Make a list of the current medical problems you and family members have as a guide to seeking specialists you may need. Generally, it is advisable to ask your primary care provider to refer you to appropriate specialists – and sometimes your insurance requires a referral. One advantage of a referral is that, if you like and trust your primary care physician, you will have confidence in his or her recommendation. If you choose to find a specialist on your own, you will want to follow the same investigative process you would use for choosing any kind of physician.
The Internet provides easy access to valuable information about doctors in your community. Some of it is objective: You can check licensing, board certification and medical association membership. Other sites are subjective, such as those that permit patients to rate their experience with a physician.
- In most states, it is relatively easy to check to see if a doctor is licensed in the state, for how long, and if the license ever has been suspended or revoked. In Florida, for example, license verification is available on-line through the state’s Department of Health. The department also provides a Florida Practitioner Profile, which includes education, licensing and other important information about Florida doctors.
- Contact the American Medical Association for a directory of member doctors, by area and by specialty. The AMA website’s DoctorFinder gives you access to information about 814,000 licensed physicians in the United States, as well as information about medical ethics to which members have committed to adhere.
- You may want to know if a doctor you are considering is board certified, which means he or she has completed the education and exams to meet stringent standards for a medical specialty. The American Board of Medical Specialties website invites you to click on “Is Your Doctor Certified?” to find the answer.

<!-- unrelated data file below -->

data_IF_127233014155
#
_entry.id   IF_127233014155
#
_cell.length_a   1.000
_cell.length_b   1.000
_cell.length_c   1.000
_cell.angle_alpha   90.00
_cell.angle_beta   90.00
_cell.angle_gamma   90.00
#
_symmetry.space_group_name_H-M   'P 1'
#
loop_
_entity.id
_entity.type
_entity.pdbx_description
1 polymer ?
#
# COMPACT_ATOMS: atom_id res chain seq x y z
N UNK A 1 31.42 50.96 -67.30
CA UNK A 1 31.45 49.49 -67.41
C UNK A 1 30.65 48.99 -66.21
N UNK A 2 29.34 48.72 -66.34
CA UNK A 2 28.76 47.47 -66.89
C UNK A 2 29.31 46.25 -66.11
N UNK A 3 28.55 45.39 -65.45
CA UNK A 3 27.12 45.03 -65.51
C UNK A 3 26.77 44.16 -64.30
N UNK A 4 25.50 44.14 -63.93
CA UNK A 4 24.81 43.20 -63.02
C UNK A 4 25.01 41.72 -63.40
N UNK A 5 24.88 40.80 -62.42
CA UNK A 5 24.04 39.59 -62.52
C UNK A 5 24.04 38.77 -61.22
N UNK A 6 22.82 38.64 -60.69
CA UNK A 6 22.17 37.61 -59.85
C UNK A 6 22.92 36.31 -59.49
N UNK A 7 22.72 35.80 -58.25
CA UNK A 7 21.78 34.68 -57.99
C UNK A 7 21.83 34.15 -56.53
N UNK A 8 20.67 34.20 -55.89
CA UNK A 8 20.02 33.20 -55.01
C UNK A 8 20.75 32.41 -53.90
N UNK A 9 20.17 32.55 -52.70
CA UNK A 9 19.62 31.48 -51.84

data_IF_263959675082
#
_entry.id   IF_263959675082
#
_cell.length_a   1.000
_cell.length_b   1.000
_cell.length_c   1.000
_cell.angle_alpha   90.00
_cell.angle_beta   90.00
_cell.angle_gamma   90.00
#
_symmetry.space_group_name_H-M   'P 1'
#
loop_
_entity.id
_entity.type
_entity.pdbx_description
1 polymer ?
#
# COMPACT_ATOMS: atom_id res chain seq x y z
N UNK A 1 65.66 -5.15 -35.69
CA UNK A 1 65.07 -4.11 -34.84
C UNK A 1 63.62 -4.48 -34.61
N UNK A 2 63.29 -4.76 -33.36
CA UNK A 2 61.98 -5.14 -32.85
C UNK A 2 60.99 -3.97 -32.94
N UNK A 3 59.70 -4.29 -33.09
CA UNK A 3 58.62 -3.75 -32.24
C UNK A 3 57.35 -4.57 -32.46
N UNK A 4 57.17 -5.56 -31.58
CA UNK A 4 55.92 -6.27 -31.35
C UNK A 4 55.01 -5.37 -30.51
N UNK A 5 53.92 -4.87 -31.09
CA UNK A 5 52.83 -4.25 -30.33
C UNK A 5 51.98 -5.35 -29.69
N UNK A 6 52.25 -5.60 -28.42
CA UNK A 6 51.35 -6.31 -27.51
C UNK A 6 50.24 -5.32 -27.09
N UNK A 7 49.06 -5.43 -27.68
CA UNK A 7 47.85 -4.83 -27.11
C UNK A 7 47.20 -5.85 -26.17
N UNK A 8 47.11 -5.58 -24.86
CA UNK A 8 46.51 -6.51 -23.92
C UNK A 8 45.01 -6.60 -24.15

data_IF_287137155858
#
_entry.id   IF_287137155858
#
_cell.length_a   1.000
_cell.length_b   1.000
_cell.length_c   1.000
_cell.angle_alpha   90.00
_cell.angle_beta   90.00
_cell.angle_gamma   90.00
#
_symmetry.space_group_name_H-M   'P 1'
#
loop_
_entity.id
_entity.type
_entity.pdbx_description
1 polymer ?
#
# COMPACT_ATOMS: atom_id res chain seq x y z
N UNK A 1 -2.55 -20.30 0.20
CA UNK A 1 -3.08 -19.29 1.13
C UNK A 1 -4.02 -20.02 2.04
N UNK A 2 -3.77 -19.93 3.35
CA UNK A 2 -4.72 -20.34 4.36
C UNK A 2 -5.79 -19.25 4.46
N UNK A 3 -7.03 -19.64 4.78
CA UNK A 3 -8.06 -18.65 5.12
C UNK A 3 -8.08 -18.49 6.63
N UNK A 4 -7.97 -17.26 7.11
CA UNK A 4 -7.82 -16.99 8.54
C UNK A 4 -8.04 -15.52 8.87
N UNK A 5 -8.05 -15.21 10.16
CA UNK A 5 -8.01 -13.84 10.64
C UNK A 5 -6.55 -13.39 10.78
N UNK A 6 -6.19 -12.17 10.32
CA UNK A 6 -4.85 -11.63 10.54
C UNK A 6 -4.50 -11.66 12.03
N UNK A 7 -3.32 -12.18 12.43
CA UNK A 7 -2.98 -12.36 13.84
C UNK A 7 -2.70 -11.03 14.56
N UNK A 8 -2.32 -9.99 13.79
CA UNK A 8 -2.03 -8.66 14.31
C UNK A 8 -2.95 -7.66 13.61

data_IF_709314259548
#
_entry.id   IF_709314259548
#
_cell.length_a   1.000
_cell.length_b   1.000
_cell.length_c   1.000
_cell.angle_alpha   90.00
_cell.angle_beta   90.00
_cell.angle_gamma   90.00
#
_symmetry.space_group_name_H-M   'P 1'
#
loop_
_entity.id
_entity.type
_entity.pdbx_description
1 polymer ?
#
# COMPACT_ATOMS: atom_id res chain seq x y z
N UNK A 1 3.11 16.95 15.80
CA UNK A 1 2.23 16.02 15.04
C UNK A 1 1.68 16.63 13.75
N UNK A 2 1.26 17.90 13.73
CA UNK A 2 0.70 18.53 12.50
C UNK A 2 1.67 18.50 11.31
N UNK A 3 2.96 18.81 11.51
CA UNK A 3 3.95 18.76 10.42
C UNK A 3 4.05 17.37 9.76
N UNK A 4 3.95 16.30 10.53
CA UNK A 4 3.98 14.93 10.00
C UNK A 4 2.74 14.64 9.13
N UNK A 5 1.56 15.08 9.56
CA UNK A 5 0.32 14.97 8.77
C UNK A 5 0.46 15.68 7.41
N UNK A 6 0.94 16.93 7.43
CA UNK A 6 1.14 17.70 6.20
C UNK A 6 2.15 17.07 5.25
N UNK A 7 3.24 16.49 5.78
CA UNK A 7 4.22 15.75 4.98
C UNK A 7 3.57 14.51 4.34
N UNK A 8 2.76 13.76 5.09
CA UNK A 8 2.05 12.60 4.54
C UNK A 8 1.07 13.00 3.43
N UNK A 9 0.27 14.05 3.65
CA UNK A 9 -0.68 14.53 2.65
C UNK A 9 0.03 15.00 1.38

- Physician rating services can be useful, but they are potentially dangerous because the anonymity of these websites often attracts disgruntled patients with an ax to grind. It is your job to understand what the rating scores mean: Some sites use an algorithm to calculate a score based on a doctor’s education and other credentials, while others add patient reviews to the ratings mix. So use these sites for the most basic information about a doctor’s education and experience, and to get a feel for what some patients have liked or disliked.
In your Internet research, don’t neglect a doctor’s own website. If done well, this can provide a wealth of information, from profiles of physicians to practice specialties to how the office works. And sometimes a picture is worth a thousand words!
Here is just some of the information you are likely to find by viewing a doctor’s website:
- Education, internship, residency, board certification and years of practice.
- Areas of practice and specific services provided.
- Local hospitals where doctors have privileges.
- Policies for emergency office visits and house calls.
- Office hours, including after-hours and weekend availability.
- Where the office is located, and how to get there.
- Whether routine tests are performed on-site or at an outside lab.
- If the doctor is taking new patients.
- How to make an appointment.
- Kinds of insurance accepted; for example, Medicare.
- How practice partners cover for each other.
- Whether questions can be asked and answered by email.
When you have collected as much information as you can about the doctors you are considering, it’s time to call their offices to ask any remaining questions you have.
This simple phone call could make or break your decision. If the receptionist is friendly and responsive to your questions, you might ask if it is possible to schedule an “interview” appointment . . . or you may decide to make a medical appointment on the spot. But if you are put on hold, given the runaround, or the receptionist is rude – that could indicate a practice that is disorganized or too busy to pay attention to patient concerns.
By engaging your brain as well as your gut instincts, you should be able to find a doctor with whom you feel confident and comfortable. If you’re lucky, you could find a doctor for life! But if you don’t, try again; never settle for less than the quality health care that you and your family deserve.